3 Ways Teaching Made Me a Better Manager

In the last year, I’ve delivered 30 hours of training, coached 14 young entrepreneurs and traveled to 7 cities across Canada and the world to deliver content and accelerate my current workplace. None of this would’ve been possible without my second year literature teacher. She was the one who taught me about the versatility of teaching and how it can be applied to many different careers. Seeing this, I wanted to share my wisdom and aspects on what the benefits of teaching are in this short blog.

Patience and Persistence

Prior to coming to Toronto, I worked as a teacher’s assistant at my old high school.  I worked with a student who insisted he was bad at math and would never learn the concepts. The main obstacles to overcome were not only his basic understanding of the material, but also his mindset about the topic.

Between trying different written and verbal exercises for math practices and slowly learning that he needed to start off a session by talking about history (particularly World War I or II), it took a lot of different trials before arriving at a learning method that worked. Ultimately, I learned that he wanted to talk about his interests first because it put into perspective what he wanted to pursue after graduation and why he was here in the first place. Just like working with an employee, they need to see the larger purpose of what they are doing in the day-to-day in order to move forward. I also learned to observe how the student preferred to receive information. In our case, he needed a verbal explanation before completing a written exercise, while some of the other students preferred to simply receive the worksheet and be left alone.


“They need to see the larger purpose of what they are doing in the day-to-day in order to move forward.”


Developing the habit of adapting to working styles and to the need for a quick turnaround on training resources enabled me to perform better as a manager in my current workplace. I was able to set an example for how long it should take to produce resources for the local branches we were training and demand a similar bar of work ethic.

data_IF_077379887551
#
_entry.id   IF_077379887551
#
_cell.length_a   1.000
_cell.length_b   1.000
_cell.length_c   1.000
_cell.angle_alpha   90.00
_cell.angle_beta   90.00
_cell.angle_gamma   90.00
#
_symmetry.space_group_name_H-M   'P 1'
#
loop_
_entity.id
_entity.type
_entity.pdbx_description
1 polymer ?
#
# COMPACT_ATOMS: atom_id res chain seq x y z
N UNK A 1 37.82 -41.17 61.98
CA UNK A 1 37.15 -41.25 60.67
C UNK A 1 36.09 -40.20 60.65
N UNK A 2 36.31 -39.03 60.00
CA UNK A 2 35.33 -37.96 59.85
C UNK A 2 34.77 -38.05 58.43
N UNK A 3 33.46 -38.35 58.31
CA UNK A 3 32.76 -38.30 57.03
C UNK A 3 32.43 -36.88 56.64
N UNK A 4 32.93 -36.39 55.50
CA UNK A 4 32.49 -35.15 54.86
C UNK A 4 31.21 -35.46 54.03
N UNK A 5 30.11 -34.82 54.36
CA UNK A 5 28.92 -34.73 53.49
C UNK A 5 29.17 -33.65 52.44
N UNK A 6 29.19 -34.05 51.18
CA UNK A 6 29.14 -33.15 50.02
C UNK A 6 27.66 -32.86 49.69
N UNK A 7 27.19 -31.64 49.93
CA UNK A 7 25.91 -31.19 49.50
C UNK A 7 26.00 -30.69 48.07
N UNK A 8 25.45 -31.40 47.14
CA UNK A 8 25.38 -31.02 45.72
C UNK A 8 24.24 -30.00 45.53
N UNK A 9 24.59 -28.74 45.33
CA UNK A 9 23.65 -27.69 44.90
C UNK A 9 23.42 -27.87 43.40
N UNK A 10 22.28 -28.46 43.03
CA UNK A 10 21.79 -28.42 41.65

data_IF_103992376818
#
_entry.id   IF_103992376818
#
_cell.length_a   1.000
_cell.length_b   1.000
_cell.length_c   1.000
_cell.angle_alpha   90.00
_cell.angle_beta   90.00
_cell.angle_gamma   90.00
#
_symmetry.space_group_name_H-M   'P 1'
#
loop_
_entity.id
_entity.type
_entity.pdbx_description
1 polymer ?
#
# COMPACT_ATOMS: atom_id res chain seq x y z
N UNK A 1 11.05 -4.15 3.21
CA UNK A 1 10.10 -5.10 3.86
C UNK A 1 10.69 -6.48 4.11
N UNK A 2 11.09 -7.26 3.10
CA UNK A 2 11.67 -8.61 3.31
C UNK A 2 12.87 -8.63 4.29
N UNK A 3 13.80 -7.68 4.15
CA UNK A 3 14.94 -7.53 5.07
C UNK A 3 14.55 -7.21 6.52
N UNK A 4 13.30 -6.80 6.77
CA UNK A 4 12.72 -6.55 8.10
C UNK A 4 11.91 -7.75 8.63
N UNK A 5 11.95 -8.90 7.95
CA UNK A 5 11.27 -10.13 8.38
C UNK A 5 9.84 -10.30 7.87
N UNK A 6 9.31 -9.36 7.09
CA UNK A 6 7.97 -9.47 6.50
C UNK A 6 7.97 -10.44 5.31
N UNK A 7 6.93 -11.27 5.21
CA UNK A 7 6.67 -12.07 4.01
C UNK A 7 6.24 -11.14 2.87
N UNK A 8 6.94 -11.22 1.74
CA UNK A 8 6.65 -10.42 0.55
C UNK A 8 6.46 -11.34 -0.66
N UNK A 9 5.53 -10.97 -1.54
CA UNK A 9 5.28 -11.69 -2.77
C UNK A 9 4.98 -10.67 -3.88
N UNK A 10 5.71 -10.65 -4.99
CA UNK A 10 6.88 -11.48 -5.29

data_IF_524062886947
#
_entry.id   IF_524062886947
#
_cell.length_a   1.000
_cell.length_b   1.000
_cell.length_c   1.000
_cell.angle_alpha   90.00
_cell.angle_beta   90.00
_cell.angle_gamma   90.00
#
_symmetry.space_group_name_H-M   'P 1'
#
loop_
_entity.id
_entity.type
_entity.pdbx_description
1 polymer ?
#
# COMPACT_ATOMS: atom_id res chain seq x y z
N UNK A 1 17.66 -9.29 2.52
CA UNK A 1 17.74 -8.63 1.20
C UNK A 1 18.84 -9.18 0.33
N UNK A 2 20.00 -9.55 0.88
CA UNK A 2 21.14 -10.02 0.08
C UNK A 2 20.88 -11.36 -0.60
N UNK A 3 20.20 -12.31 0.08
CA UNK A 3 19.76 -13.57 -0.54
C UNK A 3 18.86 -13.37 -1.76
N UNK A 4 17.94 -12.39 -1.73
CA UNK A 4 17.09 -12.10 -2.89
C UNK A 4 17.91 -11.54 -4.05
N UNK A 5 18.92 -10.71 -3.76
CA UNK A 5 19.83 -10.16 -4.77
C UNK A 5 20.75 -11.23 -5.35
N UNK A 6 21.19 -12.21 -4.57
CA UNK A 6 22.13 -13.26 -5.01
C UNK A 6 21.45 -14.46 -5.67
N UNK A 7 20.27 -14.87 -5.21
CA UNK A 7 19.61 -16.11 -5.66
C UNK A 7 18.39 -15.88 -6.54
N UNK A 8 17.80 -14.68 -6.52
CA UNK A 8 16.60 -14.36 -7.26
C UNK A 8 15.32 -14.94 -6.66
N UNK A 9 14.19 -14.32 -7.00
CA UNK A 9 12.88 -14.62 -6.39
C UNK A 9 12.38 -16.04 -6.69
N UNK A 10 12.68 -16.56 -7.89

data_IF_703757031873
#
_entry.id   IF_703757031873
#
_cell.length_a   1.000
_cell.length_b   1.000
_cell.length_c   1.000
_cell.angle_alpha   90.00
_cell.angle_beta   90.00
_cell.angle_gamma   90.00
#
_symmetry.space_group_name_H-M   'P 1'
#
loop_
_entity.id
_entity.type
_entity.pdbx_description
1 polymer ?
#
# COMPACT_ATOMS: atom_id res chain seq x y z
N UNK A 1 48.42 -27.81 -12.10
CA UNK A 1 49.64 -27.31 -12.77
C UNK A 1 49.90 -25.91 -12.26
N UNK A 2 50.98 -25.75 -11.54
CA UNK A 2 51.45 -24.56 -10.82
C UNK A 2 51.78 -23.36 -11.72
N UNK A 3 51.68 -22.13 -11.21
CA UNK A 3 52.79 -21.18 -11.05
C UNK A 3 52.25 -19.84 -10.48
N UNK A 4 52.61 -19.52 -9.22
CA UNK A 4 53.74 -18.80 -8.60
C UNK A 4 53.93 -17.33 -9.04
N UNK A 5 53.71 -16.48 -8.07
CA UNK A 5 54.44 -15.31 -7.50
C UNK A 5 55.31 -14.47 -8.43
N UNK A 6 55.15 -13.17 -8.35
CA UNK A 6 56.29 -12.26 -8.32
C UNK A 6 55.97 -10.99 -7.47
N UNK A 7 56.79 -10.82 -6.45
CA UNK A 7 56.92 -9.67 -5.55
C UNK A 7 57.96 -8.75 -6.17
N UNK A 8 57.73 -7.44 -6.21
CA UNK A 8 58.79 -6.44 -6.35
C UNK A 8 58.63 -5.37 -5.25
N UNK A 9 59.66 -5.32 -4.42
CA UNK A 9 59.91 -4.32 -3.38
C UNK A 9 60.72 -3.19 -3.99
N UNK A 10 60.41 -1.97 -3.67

An Unwavering Belief in Others

I got easily discouraged when the people I was trying to support persisted with their disbelief in their own abilities. But I realized that if I didn’t believe they are capable, they likely wouldn’t either.

This effect of our perception of others’ abilities will work the same in the workplace as it does in the classroom. If we believe someone is capable, they will prove us right – I have seen this time and time again be the defining factor of success in teams I have led.

While this may seem self-explanatory, we often forget it in the workplace (myself included) and I have been in situations where our leaders or I myself was deprecating our performance – as though that is supposed to elicit a positive outcome.

An Unmovable Locus of Control

Two years ago, I led a local branch of AIESEC back in Victoria. We were falling behind all our goals. When discussing the issue with people in my support network, they blamed the performance on the volunteers within the teams I was leading and stated that some years are simply better than others.

However, I knew from my experience as a teacher’s assistant that my performance was determined by the performance of those I was supporting. Every week we would review whether the students under my supervision had completed the assignments by the deadlines given and how much their grades were increasing.

Now in a role where I oversee the health of 30 local branches across Canada and the performance of 1000 volunteers, the habit I built as a teacher’s assistant made it easier for me to hold myself to a greater accountability for the performance of those I am leading.  No experience would have prepared me to undertake this role at the age of 20 had I not been previously equipped with the skillset and mindset of accountability from my previous teaching responsibility.  In the same way that a teacher can have a remarkable impact on a student despite all factors affecting the student’s learning abilities and personal circumstance, I know that in my current role I can focus on certain actions that will have a higher impact than others on a large network.

Do we always remember these things when they count?

Perhaps the biggest realization I’ve had this year is how at work, many people continue to think that the realization of goals are separate from employees’ development. Sometimes, they are separate. But if a student develops and increases their performance, then the deliverables as a teacher are accomplished. Great managers and leaders, like great teachers, are able to unite the two things.

This is a lot easier said than done. The only thing we can do from here is put ourselves in environments where we are continuously challenged to apply our most highly upheld beliefs and test what we really know about managing others and making organizations move.

Interested in experiencing a similar journey to teach and learn these skills? Check out AIESEC’s professional opportunities here where you can go on a teaching internship abroad!

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